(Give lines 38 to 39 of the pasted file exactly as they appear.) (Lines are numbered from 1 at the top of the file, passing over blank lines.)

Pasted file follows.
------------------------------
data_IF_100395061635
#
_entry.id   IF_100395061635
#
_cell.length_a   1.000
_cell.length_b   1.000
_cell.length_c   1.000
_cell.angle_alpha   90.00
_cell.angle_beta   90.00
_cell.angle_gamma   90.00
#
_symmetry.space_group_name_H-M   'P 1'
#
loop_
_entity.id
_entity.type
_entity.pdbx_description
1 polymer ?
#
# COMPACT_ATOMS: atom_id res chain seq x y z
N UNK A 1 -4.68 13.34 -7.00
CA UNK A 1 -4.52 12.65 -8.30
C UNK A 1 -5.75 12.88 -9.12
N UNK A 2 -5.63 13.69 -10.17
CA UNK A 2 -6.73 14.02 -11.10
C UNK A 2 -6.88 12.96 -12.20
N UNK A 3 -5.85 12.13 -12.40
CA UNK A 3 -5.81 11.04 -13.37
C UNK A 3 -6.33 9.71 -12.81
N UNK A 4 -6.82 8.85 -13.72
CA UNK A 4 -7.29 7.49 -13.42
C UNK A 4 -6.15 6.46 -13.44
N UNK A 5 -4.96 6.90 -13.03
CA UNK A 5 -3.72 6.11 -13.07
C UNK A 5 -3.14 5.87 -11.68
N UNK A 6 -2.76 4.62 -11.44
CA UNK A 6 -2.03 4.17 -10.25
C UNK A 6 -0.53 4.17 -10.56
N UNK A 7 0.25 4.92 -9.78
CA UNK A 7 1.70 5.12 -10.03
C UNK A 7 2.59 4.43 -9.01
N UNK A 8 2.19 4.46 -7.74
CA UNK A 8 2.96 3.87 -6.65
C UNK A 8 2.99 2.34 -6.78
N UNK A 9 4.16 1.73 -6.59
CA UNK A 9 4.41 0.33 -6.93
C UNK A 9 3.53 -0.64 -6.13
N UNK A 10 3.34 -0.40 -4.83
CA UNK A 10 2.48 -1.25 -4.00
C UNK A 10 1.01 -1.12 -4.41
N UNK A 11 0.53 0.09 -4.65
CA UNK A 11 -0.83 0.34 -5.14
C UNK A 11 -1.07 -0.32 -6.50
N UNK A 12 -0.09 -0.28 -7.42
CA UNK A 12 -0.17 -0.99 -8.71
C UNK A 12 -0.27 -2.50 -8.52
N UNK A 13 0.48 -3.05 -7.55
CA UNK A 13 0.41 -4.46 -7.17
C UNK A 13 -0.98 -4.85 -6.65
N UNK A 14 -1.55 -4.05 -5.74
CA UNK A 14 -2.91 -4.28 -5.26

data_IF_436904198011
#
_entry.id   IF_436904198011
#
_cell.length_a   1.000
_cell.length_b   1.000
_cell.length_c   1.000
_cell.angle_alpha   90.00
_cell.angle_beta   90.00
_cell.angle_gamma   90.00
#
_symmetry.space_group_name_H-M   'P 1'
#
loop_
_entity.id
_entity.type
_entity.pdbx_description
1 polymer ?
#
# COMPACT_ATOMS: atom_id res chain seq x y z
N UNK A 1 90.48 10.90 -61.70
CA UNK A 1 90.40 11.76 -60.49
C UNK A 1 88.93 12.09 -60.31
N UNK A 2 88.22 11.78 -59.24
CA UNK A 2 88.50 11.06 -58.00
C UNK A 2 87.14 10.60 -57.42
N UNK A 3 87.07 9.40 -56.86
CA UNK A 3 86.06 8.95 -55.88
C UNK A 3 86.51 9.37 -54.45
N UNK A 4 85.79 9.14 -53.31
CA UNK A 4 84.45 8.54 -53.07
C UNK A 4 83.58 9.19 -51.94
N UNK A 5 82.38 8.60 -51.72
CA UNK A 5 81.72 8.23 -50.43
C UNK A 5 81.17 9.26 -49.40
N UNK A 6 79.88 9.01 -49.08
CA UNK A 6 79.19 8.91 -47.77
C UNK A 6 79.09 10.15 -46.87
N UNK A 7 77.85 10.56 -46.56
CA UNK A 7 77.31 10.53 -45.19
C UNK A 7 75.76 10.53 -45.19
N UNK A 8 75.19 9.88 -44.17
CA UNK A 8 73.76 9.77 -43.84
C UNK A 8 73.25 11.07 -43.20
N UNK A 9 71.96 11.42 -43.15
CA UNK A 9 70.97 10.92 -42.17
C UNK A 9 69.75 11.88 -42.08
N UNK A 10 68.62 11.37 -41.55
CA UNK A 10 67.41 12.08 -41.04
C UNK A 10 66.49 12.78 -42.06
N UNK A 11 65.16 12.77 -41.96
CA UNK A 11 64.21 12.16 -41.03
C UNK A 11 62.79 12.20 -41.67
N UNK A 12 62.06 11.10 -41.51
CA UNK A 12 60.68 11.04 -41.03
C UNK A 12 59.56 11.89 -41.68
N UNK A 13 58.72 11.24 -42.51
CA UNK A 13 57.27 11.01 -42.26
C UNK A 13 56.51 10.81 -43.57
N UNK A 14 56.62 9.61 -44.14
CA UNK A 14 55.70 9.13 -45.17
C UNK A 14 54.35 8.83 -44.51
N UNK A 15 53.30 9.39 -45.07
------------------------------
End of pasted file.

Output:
C UNK A 6 -0.53 4.17 -10.56
N UNK A 7 0.25 4.92 -9.78